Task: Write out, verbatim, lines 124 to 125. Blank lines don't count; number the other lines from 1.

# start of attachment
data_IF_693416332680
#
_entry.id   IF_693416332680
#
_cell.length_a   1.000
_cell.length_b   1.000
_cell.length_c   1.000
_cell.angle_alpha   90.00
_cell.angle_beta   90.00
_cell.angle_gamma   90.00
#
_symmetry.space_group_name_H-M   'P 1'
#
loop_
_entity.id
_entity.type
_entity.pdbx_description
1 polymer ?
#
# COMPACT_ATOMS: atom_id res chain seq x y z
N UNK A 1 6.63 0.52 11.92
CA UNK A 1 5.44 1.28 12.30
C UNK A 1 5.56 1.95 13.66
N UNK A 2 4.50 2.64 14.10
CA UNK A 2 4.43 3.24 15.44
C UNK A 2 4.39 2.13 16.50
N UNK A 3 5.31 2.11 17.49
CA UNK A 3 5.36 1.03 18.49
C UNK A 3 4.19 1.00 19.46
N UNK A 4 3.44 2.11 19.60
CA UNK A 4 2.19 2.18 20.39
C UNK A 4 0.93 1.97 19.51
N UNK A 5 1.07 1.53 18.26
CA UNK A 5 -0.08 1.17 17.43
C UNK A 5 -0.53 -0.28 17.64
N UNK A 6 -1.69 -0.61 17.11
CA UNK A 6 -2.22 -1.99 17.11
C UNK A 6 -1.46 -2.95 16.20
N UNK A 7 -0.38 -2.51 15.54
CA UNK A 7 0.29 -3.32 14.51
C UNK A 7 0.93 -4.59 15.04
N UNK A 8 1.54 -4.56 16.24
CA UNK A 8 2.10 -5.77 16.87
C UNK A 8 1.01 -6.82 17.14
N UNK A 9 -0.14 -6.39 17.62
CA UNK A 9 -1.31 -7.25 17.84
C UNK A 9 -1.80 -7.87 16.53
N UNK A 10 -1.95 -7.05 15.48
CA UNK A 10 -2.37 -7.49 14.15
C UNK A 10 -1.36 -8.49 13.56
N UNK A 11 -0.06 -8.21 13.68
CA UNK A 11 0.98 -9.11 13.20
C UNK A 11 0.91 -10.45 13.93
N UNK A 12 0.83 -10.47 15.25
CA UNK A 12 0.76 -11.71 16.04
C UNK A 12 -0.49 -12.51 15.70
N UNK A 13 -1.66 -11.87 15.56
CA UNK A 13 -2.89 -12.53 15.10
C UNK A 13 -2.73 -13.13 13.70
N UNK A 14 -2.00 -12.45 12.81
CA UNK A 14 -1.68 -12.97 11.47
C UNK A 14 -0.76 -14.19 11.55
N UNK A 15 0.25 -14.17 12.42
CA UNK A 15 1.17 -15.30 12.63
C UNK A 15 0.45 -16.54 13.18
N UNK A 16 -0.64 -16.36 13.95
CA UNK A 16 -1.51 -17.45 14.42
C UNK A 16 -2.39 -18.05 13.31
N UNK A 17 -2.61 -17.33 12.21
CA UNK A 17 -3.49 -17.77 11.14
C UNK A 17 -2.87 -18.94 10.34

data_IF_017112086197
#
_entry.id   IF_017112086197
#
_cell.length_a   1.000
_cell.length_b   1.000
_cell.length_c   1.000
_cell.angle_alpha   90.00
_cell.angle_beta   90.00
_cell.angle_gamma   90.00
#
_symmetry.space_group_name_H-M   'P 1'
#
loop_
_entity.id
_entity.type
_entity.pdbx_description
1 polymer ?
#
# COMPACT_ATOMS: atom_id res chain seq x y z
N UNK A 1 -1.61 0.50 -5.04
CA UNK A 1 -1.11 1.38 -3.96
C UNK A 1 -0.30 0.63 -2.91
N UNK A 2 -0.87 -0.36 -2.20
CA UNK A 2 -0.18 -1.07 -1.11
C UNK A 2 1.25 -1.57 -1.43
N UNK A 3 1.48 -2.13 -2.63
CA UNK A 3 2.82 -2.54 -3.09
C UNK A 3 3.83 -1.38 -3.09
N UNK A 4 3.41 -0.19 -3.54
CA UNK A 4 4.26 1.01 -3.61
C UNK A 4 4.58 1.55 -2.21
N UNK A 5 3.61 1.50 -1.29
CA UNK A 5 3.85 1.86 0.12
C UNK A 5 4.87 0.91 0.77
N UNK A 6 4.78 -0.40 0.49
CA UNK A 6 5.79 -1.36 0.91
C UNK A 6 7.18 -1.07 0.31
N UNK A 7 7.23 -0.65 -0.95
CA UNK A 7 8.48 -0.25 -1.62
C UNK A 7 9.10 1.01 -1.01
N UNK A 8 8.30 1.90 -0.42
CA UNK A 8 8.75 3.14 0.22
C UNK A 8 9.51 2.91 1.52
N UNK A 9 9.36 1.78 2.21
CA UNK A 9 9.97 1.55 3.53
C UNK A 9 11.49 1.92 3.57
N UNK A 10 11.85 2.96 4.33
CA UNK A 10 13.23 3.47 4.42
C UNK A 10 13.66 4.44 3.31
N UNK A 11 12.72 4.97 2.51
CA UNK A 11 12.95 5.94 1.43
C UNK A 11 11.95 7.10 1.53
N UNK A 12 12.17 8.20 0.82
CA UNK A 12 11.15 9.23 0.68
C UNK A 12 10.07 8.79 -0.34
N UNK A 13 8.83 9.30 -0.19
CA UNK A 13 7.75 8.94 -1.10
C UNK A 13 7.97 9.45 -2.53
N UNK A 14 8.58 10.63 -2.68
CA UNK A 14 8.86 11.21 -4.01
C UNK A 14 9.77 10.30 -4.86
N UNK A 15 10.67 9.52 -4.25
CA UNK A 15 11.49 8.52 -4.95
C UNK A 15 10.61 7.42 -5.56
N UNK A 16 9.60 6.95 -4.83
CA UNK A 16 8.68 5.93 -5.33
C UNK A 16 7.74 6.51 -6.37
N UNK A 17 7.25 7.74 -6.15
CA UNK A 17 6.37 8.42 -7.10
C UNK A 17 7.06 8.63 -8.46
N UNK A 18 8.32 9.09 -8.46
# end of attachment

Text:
C UNK A 11 11.95 7.10 1.53
N UNK A 12 12.17 8.20 0.82